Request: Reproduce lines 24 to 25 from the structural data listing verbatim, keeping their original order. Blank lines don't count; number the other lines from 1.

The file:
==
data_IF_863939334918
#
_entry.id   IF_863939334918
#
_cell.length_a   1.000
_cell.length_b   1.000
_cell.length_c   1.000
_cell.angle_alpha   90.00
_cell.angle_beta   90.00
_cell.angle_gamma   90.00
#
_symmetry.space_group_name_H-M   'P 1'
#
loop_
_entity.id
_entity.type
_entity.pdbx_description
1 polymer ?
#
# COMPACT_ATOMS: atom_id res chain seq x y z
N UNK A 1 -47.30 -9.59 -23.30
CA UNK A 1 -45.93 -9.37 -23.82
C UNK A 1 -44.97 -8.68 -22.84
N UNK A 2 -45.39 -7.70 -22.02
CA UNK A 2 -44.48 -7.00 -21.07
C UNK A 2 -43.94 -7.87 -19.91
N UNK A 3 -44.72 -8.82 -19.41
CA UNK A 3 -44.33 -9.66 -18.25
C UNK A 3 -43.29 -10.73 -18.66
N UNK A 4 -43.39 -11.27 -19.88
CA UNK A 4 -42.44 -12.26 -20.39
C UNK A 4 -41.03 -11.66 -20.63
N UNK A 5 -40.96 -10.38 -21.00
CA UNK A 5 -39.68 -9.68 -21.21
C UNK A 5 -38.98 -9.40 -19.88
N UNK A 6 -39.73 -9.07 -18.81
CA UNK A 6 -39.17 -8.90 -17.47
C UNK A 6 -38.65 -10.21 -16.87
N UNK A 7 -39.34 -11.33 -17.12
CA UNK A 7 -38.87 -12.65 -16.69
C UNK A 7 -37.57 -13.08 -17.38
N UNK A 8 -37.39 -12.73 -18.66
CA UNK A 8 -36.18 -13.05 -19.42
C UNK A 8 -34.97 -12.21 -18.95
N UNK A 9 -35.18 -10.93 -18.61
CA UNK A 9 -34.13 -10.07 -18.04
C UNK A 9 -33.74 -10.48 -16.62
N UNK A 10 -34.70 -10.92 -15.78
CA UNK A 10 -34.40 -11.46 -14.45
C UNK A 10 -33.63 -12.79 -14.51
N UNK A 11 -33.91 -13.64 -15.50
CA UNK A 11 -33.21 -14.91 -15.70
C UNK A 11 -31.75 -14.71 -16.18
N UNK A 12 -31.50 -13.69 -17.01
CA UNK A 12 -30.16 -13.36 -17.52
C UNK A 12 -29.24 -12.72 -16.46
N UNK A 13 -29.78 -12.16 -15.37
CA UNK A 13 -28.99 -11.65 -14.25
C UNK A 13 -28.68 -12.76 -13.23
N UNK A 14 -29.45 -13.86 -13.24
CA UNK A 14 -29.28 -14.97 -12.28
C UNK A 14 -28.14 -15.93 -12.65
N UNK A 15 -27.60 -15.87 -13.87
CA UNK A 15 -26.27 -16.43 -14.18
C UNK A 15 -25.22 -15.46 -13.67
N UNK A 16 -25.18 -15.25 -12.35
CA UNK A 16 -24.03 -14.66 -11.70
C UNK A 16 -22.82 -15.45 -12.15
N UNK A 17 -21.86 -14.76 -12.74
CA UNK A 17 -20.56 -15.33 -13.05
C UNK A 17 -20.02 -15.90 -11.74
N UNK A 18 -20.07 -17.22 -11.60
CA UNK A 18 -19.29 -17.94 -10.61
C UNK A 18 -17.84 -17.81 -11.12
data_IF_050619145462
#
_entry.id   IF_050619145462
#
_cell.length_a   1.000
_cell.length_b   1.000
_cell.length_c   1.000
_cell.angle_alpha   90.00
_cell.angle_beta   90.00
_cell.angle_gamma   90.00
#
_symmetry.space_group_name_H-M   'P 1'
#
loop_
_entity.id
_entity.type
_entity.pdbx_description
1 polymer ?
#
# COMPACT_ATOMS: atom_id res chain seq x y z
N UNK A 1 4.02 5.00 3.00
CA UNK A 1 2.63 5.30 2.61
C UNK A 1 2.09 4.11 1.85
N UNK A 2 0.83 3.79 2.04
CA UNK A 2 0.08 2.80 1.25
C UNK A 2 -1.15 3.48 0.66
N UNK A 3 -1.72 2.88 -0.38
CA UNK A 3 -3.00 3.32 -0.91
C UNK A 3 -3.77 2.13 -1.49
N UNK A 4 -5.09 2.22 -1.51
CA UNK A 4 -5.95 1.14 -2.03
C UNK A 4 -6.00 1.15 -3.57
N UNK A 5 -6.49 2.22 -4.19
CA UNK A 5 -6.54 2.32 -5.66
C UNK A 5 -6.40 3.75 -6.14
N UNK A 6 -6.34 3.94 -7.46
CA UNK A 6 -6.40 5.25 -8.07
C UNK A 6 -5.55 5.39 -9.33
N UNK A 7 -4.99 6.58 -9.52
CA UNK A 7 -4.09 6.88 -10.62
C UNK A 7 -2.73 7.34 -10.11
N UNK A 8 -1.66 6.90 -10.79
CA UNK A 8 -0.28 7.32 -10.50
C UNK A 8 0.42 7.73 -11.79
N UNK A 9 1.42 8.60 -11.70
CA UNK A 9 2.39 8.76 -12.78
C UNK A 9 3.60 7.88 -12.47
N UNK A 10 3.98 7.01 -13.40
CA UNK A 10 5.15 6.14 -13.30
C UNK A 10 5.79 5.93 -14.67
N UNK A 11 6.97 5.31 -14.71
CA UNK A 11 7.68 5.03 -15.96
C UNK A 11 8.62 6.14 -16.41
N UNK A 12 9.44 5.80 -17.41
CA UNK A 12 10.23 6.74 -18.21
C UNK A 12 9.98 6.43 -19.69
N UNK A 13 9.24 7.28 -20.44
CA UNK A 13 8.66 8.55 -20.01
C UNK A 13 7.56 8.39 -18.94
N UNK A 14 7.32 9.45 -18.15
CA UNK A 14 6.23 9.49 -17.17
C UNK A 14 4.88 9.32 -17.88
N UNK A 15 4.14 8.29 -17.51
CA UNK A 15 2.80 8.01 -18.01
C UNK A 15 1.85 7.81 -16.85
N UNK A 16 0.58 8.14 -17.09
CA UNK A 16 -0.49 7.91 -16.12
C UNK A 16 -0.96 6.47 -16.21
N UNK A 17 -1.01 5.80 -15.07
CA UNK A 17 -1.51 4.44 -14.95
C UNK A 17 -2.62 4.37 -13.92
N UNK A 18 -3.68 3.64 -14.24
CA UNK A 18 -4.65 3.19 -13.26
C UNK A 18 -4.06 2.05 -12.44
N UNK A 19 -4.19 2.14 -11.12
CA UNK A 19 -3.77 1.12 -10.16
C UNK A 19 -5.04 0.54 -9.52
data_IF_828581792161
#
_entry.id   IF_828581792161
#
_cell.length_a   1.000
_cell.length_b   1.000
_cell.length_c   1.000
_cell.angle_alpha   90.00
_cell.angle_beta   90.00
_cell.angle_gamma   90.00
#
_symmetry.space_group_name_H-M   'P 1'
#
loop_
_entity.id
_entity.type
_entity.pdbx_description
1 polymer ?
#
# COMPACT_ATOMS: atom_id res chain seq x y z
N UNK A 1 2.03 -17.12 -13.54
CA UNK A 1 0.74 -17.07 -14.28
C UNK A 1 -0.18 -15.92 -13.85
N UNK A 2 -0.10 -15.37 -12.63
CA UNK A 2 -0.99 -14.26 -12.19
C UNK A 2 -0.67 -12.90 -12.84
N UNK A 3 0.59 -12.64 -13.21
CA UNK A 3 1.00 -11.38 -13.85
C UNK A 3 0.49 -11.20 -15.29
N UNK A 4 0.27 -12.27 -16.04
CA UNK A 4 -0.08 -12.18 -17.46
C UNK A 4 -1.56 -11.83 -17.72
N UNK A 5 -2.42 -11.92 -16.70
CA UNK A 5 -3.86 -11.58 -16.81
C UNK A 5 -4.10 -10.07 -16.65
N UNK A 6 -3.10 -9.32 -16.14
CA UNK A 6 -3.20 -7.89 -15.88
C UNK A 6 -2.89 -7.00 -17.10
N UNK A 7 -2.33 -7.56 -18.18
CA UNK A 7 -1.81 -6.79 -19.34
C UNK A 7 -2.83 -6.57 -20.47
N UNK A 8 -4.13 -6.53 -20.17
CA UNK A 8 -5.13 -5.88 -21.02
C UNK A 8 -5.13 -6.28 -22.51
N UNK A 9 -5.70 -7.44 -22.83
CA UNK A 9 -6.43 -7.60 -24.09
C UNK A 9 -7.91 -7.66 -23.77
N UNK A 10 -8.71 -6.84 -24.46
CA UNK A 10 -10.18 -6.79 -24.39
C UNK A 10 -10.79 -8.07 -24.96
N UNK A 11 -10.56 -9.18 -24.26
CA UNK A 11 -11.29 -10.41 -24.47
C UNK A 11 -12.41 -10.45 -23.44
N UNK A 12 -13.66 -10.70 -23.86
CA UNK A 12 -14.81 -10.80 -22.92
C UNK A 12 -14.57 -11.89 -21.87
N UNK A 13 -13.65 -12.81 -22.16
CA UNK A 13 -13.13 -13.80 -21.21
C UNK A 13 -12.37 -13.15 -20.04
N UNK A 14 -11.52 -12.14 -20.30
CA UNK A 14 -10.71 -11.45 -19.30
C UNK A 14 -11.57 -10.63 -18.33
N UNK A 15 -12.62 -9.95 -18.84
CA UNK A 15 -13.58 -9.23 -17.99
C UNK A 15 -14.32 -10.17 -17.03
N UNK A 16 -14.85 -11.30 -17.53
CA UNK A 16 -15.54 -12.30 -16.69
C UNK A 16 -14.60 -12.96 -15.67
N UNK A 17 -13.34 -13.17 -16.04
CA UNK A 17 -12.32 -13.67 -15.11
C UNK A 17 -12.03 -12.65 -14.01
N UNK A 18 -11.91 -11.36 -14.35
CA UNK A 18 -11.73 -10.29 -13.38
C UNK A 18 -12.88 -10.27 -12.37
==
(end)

N UNK A 2 -45.39 -7.70 -22.02
CA UNK A 2 -44.48 -7.00 -21.07